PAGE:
There is a saying by an unknown author that goes: “The trees are about to show us how lovely it is to let things go.” Considering this last month of my life, and that the trees in my backyard suddenly look like their tops were dipped in red and orange paint, I’m reflecting on this quote.
Recently, I had to make some difficult choices about what I’d been holding onto. Sometimes it seems like we spend our lives accumulating, and that is rewarded by society, but I’m starting to think that what we let go of is even more important.
Here’s the Jeopardy answer: Toxic relationships, bad work environments, broken camping gear, and crazy glue-like thoughts and emotions. The question is: What should we let go of? Alex.
Relationships are not perfect, and some are worth fighting for, but sometimes it is better to be alone and sad for a while, rather than delusional. We need to love people for who they are and not who we want them to be, but we also have to recognize people for who they show us they are, and not pretend they will be who we hope they will be. If people in your life continue to not put in the effort, not include you, nor respect you, it’s time to channel your inner Elsa and sing: “Let it go.” This applies to friends, family, lovers, and co-workers.
When it comes to material possessions, this varies by person, but some of us hold onto things for “someday” only to have a decade go by with said items only accumulating dust on top of the guilt we amass for not using nor getting rid of the stuff. We were groomed to be consumers, told that the new thing would bring us joy, but sometimes, less is more. What would Marie Kondo say?
Our thoughts and emotions are some of the most important possessions that we need to evaluate. I spend a lot of time “unsticking” myself and trying to make sure that I am not standing in the way to my own happiness. Letting go of hurt and anger is forgiveness. Letting go of expectations and worrying is freedom.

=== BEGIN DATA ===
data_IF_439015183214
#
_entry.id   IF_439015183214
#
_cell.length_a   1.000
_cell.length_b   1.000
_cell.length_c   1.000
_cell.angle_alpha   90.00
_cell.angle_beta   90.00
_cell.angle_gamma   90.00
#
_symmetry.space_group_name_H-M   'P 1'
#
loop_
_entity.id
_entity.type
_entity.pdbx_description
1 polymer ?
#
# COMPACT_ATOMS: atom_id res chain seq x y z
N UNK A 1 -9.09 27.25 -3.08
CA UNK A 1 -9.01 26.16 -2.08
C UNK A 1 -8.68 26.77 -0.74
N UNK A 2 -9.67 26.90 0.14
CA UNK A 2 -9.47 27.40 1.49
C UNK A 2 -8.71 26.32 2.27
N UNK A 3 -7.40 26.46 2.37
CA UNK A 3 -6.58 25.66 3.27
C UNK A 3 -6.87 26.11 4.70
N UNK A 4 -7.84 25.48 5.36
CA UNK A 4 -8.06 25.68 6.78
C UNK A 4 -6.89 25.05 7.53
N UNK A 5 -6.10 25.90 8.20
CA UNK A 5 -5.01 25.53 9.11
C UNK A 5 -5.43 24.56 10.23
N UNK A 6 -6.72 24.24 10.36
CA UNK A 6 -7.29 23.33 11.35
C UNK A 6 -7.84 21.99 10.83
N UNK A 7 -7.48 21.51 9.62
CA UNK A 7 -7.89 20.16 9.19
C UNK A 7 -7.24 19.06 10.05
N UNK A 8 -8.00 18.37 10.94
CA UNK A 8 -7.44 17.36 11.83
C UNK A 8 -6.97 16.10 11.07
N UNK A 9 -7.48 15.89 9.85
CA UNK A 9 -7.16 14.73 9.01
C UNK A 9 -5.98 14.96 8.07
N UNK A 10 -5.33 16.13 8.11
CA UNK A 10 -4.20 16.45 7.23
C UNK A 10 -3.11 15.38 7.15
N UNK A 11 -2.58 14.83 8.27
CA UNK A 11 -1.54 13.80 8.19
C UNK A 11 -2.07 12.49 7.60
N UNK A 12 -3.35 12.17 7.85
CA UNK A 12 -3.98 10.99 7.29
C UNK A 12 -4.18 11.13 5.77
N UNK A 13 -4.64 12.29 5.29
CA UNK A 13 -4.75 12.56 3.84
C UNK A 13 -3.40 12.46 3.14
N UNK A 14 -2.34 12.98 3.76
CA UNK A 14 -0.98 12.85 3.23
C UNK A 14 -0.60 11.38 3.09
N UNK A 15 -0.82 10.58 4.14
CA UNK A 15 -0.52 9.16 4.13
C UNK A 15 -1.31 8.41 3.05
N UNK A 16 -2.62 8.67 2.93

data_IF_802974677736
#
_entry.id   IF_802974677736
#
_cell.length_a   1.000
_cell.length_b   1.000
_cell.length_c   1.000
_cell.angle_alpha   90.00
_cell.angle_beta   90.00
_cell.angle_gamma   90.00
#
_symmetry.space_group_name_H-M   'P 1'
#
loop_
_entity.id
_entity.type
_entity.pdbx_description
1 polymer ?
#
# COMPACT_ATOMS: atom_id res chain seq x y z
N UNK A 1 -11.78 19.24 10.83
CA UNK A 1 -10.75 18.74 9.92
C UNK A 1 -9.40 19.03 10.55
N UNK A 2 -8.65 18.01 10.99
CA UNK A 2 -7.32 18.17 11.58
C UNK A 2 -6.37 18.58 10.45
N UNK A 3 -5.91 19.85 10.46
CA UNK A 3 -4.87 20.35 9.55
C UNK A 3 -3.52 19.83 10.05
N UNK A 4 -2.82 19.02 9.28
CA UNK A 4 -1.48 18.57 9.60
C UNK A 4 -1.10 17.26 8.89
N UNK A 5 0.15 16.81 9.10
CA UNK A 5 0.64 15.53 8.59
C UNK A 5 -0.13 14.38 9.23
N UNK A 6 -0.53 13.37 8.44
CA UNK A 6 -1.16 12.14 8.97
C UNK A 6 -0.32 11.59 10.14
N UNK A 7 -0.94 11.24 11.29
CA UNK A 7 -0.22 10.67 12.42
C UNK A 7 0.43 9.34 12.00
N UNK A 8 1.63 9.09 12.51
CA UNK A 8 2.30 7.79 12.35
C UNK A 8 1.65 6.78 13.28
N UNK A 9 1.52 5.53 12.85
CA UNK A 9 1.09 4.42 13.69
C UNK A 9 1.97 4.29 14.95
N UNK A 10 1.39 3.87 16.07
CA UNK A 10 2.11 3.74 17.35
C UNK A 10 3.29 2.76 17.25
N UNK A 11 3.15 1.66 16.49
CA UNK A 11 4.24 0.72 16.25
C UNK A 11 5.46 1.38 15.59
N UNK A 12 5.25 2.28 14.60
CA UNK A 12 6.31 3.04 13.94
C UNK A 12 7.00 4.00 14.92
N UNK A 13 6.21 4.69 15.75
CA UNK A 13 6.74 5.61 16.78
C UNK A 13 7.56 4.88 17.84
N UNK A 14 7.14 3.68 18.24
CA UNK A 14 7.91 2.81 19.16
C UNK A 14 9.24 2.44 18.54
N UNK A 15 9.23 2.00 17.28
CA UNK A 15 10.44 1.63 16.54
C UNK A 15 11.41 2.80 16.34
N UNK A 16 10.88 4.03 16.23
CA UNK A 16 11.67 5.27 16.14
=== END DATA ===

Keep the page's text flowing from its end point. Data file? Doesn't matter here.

I have caged myself with what others expected of me, but I can unlock the cage and fly away.
A good friend recently pointed me to a quote from the movie No Country for Old Men: “All the time you spend tryin’ to get back what’s been took from you, more is goin’ out the door; after a while, you just have to try to get a tourniquet on it.” Amen.
If humans were trees, especially those of us who have anxiety or self-doubt, fall would be a very strange time and I’m guessing trees would sound like this: “Should I drop this leaf? … Errrr … Maybe … but I love this leaf, I’ve gotten quite used to this leaf. What if the next leaf isn’t as good as this leaf? I put so much time into this leaf …”
The human tree’s little instinctual voice then says: “Trust me. Drop the leaf.”
Excuses and justifications continue, but the little voice says a little more forcibly: “Trust me. Drop the leaf!”
This is where faith comes in. You have to trust your intuition. Like T.S. Eliot said: “Only those who risk going too far can possibly find out how far one can go.”
As you drop the leaf, you feel lighter. The process of letting go becomes so liberating that you wonder what other leaves you can drop. You see further with the leaf gone. It’s also amazing what you might attract without the leaf.
If you’re holding onto a toxic relationship, bad job situation, frenemy, outdated belief, dusty possessions, or a negative pattern of thought, drop the leaf.